Attorney general candidate files criminal complaint against Ohio GOP redistricting commissioners
State Rep. Jeff Crossman, the Ohio Democratic nominee for Attorney General in 2022. Photo from Ohio House.
Democratic state Rep. Jeff Crossman announced Thursday his filing of a criminal complaint asking the Ohio State Highway Patrol to investigate Republican members of the Ohio Redistricting Commission for dereliction of duty.
Crossman, the Democratic nominee for attorney general this November, said the GOP commissioners had “recklessly failed to perform a duty expressly imposed by law with respect to the public servant’s office” and alleged “interference with civil rights.”
The language of his allegation is reflective of Ohio Revised Code Section 2921.44, dereliction of duty, subsection (E).
“No one is above the law and Republicans shouldn’t get to intentionally break the law and charge us taxpayers an extra $25 million for an extra election we wouldn’t have needed if they did their jobs,” Crossman said in a statement. “If it’s found that they broke the law and failed to follow the Constitution, I’m asking for real accountability.”
Named in Crossman’s complaint are Ohio Gov. Mike DeWine, Secretary of State Frank LaRose, Auditor Keith Faber, Senate President Matt Huffman and House Speaker Bob Cupp.
On Wednesday, the Ohio Supreme Court for the fifth time rejected Ohio Statehouse district maps passed along partisan lines by Republican members of the commission. This was the court’s second rejection of “Map 3,” which the commissioners originally passed in February but were rejected as unconstitutional partisan gerrymanders by the court in March.
In between their original adoption by the commission and the court’s first rejection of them as unconstitutional, Ohio Secretary of State Frank LaRose ordered boards of elections to load the maps into their systems and prepare to use them.
Republicans on the redistricting commission used the fact that elections officials were already ordered to use the maps as part of their decision to pass the maps a second time.
In their latest rejection of that maps, the bipartisan majority on the state’s highest court noted that they had ordered the commission to adopt entirely new maps.
“Neither the current election deadlines, the General Assembly’s inability or unwillingness to alter those deadlines, nor the question whether the map would be a viable option for use in the 2022 election cycle prevented the commission from adopting a new, constitutional district plan,” they wrote.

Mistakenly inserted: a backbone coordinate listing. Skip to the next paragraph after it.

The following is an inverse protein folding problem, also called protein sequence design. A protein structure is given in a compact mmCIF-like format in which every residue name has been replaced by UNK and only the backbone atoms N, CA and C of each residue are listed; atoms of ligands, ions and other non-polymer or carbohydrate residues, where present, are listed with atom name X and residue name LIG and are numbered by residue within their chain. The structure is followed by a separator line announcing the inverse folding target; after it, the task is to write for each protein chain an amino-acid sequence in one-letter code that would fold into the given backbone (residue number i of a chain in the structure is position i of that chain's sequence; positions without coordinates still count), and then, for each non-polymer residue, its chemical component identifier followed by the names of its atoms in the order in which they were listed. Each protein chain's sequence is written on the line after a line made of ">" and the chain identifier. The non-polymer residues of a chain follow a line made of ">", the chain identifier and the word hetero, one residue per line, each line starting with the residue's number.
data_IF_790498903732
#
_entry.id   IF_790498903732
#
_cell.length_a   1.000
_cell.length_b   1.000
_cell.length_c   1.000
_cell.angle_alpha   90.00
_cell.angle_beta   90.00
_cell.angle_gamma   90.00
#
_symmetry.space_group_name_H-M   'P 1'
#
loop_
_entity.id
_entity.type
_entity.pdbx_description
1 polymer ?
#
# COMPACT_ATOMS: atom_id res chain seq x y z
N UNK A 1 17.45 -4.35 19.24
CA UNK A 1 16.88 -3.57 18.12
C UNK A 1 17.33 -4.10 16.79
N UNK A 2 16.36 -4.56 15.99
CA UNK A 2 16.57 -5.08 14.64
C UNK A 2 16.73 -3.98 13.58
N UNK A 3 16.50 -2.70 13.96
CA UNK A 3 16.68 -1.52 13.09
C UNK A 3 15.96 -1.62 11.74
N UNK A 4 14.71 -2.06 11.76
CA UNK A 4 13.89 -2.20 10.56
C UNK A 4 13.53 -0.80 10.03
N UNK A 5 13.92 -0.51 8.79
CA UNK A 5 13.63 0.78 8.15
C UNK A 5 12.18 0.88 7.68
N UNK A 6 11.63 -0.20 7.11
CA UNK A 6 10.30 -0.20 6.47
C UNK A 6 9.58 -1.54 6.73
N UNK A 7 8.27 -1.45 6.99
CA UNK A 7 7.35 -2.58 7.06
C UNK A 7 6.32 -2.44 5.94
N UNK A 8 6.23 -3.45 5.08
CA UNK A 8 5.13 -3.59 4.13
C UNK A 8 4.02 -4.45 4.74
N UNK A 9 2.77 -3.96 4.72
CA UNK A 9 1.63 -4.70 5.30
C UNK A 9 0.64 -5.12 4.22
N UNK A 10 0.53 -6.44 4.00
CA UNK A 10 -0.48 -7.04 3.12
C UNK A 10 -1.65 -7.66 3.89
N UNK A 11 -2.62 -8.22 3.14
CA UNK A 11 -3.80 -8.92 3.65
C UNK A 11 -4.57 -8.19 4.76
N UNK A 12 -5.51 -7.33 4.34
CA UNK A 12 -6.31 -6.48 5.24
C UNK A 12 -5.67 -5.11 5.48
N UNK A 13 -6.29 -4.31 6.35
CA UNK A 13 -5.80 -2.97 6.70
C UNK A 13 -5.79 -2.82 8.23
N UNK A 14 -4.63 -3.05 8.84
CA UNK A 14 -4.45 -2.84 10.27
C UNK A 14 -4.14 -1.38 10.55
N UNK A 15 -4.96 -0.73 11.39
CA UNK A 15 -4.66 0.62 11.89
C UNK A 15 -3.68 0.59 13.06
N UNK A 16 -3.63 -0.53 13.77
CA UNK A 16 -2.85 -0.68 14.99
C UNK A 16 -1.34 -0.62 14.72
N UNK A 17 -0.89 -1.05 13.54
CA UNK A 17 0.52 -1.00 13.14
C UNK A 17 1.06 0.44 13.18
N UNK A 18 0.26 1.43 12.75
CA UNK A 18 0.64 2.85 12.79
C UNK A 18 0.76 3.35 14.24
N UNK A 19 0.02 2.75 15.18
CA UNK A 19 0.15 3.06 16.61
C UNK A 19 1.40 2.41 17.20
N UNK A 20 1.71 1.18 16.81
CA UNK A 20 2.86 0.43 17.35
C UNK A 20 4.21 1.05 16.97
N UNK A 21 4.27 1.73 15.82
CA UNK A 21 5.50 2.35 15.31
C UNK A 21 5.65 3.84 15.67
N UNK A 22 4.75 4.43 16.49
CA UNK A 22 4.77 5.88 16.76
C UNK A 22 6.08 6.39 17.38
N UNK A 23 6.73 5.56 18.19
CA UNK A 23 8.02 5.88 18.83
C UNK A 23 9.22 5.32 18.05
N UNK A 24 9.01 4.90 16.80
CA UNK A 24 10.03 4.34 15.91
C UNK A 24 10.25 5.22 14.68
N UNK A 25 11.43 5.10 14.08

In a separate, concurring opinion, Republican Chief Justice Maureen O’Connor indicated that in her view the Republican commissioners were putting partisan politics over the Ohio Constitution and that they had thus not fulfilled their oaths of office.
O’Connor referenced a recent Columbus Dispatch profile of Senate President Matt Huffman and wrote, “The Republican dominance of the General Assembly gave rise to a telling boast by President of the Senate Matt Huffman: ‘We can kind of do what we want.’ Do what we want apparently translates into the Republican-majority members of the redistricting commission ignoring rulings of this state’s highest court and the mandates of Ohio’s Constitution.
“Americans’ belief that no one is above the law — no individual, no organization, no political party — is a bedrock of our nation’s legal system, and one which makes it the envy of many other countries,” O’Connor continued. “In light of this court’s limited role in the redistricting process, setting aside differences and working together is the responsibility of the commission members in upholding their oaths of office as elected officials — oaths that are taken not to ensure that one political party has a supermajority but to obey Ohio’s Constitution.”
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